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Dog Noises and Sounds Explained

dog noises and sounds

We’ve all heard dog noises and sounds, but have you ever wondered what they mean?

Dogs employ more than just barking to interact with us; the distinct sounds they make hold a world of meaning! From snarling and whining to yelping and whimpering, our furry friends are adept at conveying their feelings. With practice, owners can discern if canine noises express delight or distress, hunger or hostility.

In this article, we’ll review the different dog noises and sounds, what they mean, and how to respond appropriately.

Dog Noises and What they Mean

While it’s true that most of a dog’s vocalizations are indicative of distress, they can also be an expression of joy.

This section will explore dog noises and sounds that are unmistakable, as well as the deeper meanings they hold.


A dog’s bark is a crucial means of communication, conveying feelings ranging from joy to fear, irritation, or rage. Depending on the context, it can make quite different noises too.

For instance, barking due to distress often takes the form of high-pitched and repeated vocalizations that increase in pitch as anxiety grows. Boredom barking can be monotonous, while an alert bark tends to be sharp and staccato. Lastly, alarm barking is usually loud and deep.


Growling is a dog’s way of communicating displeasure or warning others to keep their distance. It can range from low and rumbling to loud, sharp barks and snarls.

Most dog owners recognize growling as a sign that major aggression is on the way if you continue doing whatever you’re doing or whatever is going on around your dog.

Rather than taking offense at your dog’s snarl, listen to him and figure out ways to help him feel more at ease in the situation. You can also examine your dog’s body language to determine whether you should separate them or encourage them.


Your pup’s whimpering, whining, and sobbing voices can signify a myriad of issues. Possibly your canine is vocalizing as he needs or wants something like food or care; maybe he is scared, distressed, or hurting – in all these cases dogs tend to make noises constantly too.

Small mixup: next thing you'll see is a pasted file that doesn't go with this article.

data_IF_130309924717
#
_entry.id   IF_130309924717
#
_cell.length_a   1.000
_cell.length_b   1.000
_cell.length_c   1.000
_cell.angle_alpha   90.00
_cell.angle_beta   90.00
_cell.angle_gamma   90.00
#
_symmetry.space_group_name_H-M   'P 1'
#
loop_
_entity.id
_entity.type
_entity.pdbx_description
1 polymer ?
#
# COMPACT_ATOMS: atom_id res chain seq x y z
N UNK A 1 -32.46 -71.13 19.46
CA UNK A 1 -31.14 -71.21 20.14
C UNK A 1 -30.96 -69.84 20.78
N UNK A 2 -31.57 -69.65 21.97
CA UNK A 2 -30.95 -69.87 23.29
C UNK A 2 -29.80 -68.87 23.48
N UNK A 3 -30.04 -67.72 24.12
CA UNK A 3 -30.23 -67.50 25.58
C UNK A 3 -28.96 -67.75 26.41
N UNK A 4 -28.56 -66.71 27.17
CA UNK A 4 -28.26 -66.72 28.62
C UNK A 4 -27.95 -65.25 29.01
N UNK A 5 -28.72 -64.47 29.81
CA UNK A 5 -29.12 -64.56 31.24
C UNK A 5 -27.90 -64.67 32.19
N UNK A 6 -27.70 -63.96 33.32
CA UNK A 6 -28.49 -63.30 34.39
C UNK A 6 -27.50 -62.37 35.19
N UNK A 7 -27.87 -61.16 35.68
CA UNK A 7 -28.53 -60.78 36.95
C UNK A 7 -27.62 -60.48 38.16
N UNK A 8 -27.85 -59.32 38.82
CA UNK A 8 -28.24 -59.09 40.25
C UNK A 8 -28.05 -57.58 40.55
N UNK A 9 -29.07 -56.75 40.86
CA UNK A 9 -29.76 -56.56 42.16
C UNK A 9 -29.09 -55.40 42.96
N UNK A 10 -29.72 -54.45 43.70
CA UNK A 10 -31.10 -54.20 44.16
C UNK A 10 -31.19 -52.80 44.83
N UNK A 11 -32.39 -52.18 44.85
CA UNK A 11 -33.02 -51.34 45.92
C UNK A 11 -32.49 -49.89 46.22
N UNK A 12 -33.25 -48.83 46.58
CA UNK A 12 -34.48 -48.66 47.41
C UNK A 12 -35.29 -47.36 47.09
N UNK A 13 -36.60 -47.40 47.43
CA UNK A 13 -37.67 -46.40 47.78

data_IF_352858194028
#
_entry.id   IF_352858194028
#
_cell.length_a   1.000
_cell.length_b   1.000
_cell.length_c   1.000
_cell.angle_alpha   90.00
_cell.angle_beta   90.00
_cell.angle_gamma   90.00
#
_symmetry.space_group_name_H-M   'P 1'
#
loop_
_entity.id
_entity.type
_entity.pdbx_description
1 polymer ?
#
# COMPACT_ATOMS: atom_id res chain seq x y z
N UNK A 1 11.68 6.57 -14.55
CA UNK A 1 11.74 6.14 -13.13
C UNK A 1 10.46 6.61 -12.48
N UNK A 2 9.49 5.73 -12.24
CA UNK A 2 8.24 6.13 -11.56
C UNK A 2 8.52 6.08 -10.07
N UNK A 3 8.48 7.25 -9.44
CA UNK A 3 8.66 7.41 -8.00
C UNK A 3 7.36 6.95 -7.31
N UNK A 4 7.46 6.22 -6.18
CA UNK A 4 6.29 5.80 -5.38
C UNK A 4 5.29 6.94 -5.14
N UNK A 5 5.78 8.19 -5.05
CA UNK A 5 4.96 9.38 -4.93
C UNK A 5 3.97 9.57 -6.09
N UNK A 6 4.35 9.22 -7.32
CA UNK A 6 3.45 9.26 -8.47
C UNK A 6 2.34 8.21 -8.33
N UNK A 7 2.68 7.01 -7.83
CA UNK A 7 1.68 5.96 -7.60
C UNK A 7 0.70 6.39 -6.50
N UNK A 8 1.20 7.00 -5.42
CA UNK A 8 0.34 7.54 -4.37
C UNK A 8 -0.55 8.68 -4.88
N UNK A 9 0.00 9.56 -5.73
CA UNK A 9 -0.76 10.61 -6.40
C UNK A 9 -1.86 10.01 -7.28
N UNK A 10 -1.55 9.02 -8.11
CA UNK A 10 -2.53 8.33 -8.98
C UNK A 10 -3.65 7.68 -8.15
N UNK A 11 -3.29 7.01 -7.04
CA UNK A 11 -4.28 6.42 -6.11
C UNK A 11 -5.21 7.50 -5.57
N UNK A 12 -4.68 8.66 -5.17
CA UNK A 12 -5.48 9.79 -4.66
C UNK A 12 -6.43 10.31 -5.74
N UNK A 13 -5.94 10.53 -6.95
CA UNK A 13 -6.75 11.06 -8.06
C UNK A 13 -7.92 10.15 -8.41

Wolves and dogs howl for similar reasons, with the former using it to communicate with their packs and potentially expressing emotions we have yet to understand.

Your pup may be attempting to share something they can’t otherwise say if they keep vocalizing when you leave them behind. It’s also possible that this behavior is contagious among pups much like wolves; in which case, desensitization or counterconditioning might help your furry friend settle down when the initial sound stops.


Dogs often explore the world around them through their noses, and sometimes they can accidentally inhale particles that don’t agree with their bodies, resulting in a cough.

However, this is usually an isolated incident, so watch for any recurrences. Kennel cough is another condition your pup may be exposed to if there are other dogs present. Though it’s curable, its effects become more severe as your dog ages.


Understanding your dog’s vocalizations is critical if you want to truly understand your pet. After all, if your pet is speaking with you, you’ll improve your bond with them if you make an attempt to understand what they’re saying.

That said, keep in mind that if your dog exhibits behavioral issues related to noises, you should visit your veterinarian or a qualified animal behaviorist to determine the underlying cause and how to remedy it.

To learn more about dogs and dog behavior, visit the PetFitness blog today!

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